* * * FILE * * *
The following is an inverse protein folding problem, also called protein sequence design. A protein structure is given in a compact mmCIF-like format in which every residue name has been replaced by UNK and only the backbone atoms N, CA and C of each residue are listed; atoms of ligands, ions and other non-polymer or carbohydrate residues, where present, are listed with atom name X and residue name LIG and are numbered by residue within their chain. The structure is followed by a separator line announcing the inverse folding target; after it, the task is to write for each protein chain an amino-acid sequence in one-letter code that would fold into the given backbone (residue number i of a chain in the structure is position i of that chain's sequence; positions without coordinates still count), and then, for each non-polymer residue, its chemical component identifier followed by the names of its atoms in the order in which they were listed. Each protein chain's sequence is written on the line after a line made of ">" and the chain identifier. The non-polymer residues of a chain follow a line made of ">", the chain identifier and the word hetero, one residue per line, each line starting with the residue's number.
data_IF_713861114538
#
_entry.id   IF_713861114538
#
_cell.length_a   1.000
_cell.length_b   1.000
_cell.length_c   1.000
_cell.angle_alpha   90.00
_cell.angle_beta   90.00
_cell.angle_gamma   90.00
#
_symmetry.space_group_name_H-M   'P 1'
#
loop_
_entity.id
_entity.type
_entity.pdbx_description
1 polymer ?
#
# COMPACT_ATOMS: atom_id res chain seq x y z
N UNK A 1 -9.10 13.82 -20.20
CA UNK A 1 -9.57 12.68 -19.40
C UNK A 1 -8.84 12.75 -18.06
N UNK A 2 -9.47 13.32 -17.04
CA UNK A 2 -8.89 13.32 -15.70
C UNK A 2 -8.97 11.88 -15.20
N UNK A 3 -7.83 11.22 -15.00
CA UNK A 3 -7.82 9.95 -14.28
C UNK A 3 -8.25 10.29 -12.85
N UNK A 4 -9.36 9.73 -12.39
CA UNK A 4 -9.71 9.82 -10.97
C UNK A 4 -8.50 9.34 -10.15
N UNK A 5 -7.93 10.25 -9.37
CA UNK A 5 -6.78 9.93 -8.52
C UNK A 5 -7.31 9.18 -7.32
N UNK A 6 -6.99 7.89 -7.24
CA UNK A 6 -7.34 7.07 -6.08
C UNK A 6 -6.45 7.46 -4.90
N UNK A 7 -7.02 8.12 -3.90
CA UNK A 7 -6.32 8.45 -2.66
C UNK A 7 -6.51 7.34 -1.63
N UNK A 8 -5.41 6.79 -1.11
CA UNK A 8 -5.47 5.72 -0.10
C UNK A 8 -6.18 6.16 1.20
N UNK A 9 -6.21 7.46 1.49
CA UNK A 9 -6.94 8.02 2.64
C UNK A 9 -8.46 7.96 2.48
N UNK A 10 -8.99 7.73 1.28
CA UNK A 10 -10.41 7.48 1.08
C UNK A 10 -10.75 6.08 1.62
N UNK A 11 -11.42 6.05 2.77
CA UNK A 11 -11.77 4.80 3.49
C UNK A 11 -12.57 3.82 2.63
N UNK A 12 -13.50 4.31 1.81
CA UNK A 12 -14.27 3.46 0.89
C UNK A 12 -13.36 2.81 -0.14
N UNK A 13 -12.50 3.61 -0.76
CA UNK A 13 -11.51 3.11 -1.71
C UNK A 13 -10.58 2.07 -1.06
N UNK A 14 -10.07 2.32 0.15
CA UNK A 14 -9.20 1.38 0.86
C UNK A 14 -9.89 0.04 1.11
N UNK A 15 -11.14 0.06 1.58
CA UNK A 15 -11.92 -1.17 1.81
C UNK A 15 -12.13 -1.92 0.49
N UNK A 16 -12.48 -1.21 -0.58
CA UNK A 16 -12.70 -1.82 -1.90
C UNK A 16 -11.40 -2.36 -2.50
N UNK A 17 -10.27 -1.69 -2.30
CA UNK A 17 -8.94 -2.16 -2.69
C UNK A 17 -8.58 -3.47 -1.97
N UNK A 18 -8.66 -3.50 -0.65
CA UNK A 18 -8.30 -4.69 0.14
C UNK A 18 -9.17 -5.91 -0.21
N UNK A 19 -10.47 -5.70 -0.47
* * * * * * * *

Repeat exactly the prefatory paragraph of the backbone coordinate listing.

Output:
The following is an inverse protein folding problem, also called protein sequence design. A protein structure is given in a compact mmCIF-like format in which every residue name has been replaced by UNK and only the backbone atoms N, CA and C of each residue are listed; atoms of ligands, ions and other non-polymer or carbohydrate residues, where present, are listed with atom name X and residue name LIG and are numbered by residue within their chain. The structure is followed by a separator line announcing the inverse folding target; after it, the task is to write for each protein chain an amino-acid sequence in one-letter code that would fold into the given backbone (residue number i of a chain in the structure is position i of that chain's sequence; positions without coordinates still count), and then, for each non-polymer residue, its chemical component identifier followed by the names of its atoms in the order in which they were listed. Each protein chain's sequence is written on the line after a line made of ">" and the chain identifier. The non-polymer residues of a chain follow a line made of ">", the chain identifier and the word hetero, one residue per line, each line starting with the residue's number.